Yeah. How many of you live in an apartment? I want to see some hands. OK. You guys who own a house, just ignore what I'm telling you now, this story. Because we lived in an apartment, on the third floor, without an elevator. But that's where we lived for many years.
For those of you who know Berlin, it's in the western part of Berlin which later on became the British sector after the war. In 1938, just after Kristallnacht, the Germans passed the law that Jewish renters no longer have protection from being expelled or so forth unless they didn't pay the rent. So my mother got a letter. It says, "Dear Mrs. Behr, the Christian residents of this building have informed us”—that's the owner—"have informed us that they no longer wish to live under the same roof as Jews. You are requested to move out as quickly as possible but no later than"—and gave a date. What do you do with a letter like this? Very clever. We tried to ignore it. It will go away. We had paid our rent. We had lived there for years. We liked it. We had never hurt anybody. We had never harmed anybody. So we ignored it.
Guess what we did? What we got? We got a second letter. A little rougher in tone. "Get the hell out of here, of our building, you Jews. We don't want you here." And now they forced us. They forced us. We had to quit. And by that time the Nazis had the law that Jews had to go, went someplace else, but only with other Jews. Couldn't go to a Christian household or apartment building. So that was our thing. We had to move out for no other reason that your religion was not acceptable to the Christian people who lived in the building.
Bob, you would continue under those circumstances until July of 1942, when you, your mother, and your stepfather now, were arrested and you were sent to Theresienstadt. Tell us about your arrest and then going to Theresienstadt.
Oh, I would love to tell you about the arrest. Now, just follow me. We start off with a lady who my mother knew. I think they went to school together. I'm not even sure. But they were friends, not very close friends, but friends. And that lady came to my mother in July or the end of June 1942, and said to my mother, "Lily”—which is my mother's first name— “Lily, I need to get out of Germany. I can no longer stand it here. I don't know what's going to happen. I am not married. I have no relatives. I'm all alone. I want to get out. Can you help me?" And my mother, and I am making a long story very short now, my mother knew a priest in the area of Constance. If you ever go back to your home and look at a map of Germany, you'll see that Constance is a spitting stone from the Swiss border. My mother said, “Go see him. I'll give you his name. I can't help you. You got to work that out yourself. But here is his name and address. Maybe at night he will bring you across the border to Switzerland and you'll be out of Germany and free.”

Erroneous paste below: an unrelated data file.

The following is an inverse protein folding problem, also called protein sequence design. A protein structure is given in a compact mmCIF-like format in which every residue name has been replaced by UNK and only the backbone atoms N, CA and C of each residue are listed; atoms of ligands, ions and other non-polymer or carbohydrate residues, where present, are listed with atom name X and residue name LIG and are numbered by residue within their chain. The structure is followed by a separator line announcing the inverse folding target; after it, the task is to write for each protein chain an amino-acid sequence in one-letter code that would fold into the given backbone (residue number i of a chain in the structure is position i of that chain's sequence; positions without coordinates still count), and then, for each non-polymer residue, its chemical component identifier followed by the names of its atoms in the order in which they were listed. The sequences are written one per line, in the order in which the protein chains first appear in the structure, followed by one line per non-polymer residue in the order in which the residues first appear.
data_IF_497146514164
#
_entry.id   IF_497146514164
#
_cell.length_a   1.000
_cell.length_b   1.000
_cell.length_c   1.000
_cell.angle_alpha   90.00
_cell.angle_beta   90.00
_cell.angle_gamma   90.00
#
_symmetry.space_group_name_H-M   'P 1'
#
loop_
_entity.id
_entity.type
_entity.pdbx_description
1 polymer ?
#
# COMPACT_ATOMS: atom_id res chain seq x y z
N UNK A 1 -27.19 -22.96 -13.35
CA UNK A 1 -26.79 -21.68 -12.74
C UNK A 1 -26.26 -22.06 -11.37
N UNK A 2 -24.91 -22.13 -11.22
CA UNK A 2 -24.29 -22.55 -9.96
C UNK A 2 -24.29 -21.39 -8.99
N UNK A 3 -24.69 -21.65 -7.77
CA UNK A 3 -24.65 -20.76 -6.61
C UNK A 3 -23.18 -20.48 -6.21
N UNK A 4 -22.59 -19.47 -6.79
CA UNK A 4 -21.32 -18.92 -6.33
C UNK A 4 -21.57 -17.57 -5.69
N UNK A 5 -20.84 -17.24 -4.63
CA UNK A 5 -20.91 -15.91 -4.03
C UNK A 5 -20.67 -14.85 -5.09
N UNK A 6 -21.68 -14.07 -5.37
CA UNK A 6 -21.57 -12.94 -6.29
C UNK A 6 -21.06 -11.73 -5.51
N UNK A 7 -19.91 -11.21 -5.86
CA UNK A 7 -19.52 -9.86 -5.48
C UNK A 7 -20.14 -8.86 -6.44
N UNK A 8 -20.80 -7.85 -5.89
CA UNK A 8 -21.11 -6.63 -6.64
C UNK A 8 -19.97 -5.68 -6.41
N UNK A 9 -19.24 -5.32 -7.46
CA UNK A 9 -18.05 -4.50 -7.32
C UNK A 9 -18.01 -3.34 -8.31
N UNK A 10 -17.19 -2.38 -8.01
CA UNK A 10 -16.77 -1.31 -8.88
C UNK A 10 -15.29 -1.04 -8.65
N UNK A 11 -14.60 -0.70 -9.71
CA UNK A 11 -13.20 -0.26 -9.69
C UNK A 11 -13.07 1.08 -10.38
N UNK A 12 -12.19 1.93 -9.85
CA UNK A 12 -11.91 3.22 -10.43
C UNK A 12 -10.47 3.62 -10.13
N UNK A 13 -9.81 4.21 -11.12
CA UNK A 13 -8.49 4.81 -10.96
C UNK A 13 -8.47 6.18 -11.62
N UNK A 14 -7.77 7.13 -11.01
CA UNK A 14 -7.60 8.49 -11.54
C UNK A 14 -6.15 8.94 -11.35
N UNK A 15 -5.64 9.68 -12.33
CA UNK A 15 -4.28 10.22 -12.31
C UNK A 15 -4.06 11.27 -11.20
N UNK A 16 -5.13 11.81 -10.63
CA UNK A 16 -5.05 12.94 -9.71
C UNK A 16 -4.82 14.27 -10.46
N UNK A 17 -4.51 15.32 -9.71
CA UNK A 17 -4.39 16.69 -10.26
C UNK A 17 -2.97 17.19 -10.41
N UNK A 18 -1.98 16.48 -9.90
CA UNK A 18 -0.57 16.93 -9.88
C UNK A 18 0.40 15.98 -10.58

So yes, she got the name. Yes, she met the priest. Yes, he did it. He send her—he brought her across the border.
Now, you think that's a happy end story? Watch. So what does that dumb woman do? She writes a postcard to my mother in Berlin—which, number one, is already a mistake with the Nazis censoring everything but she writes a postcard—and says, "Lily, guess where I am? I'm sitting in Bern”—the capital of Switzerland as you know—“and I’m sitting and having a real cup of coffee, and enjoying the sunshine.” It was the month of July. And then she writes a P.S.: "Without you, I wouldn't be sitting here today."
Now, I want you to all quickly put your mind, you are now in a Gestapo office. You censor the mail. You read that postcard. What conclusions do you draw? There's only one, that the woman she is writing the card to is the one who helped her get out of Germany, which was punishable. End of story? No. The next day, or two days later, I don't remember that, we were arrested. The Gestapo came, took us in. And that's how it started.
We were not under the normal evacuation. Because, remember, my stepfather was a veteran. So the evacuation to the east, to the gas chambers had already started in 1941. We're now talking July of 1942. But we were not sent via... if it hadn't been for the postcard, I don't know how much longer we could have stayed. But the bottom line is that postcard existed, and the Nazis took appropriate action to arrest us. We were shipped to Theresienstadt rather than sent east and killed.
Tell us about Theresienstadt, once you got there.
OK. Two minutes of background. Those of you who are historians or interested in history, there was such a thing as the Austro-Hungarian monarchy that folded in 1918, when the Austrians lost the war, same as the Germans, and the Treaty of Versailles rearranged all of Europe. And among other things, this area where Theresienstadt is located became the Czech Republic. Before that it was Austrian. Austria was gone. The empire. And now the Czech owned that. A lot of history involved. I don't want to bore you with it. But in 1939, Hitler marched into Czechoslovakia and took it over. Czechoslovakia ceased to exist. Theresienstadt was a Garrison city under the Czech Republic. Suddenly the Germans moved in. The Czechs had no more Army. So the city, with the exception of the civilian dependents who lived there, the city was empty and thats what the Germans decide we're going to make a concentration camp out of, build a wall around it. Those of you who ever go to Prague, they have a bus going there I think two or three times a week. You can visit that place. Only about 35, 40 minutes by bus.
So the city was empty. And the Germans decided... So they went to the Czech Jews in Prague and say here is your city, you're going to be imprisoned up there. And the Czech ran the camp. The German Jews — those who they didn't send to the east were sent there as well. Mostly old people or special people like ours, veterans.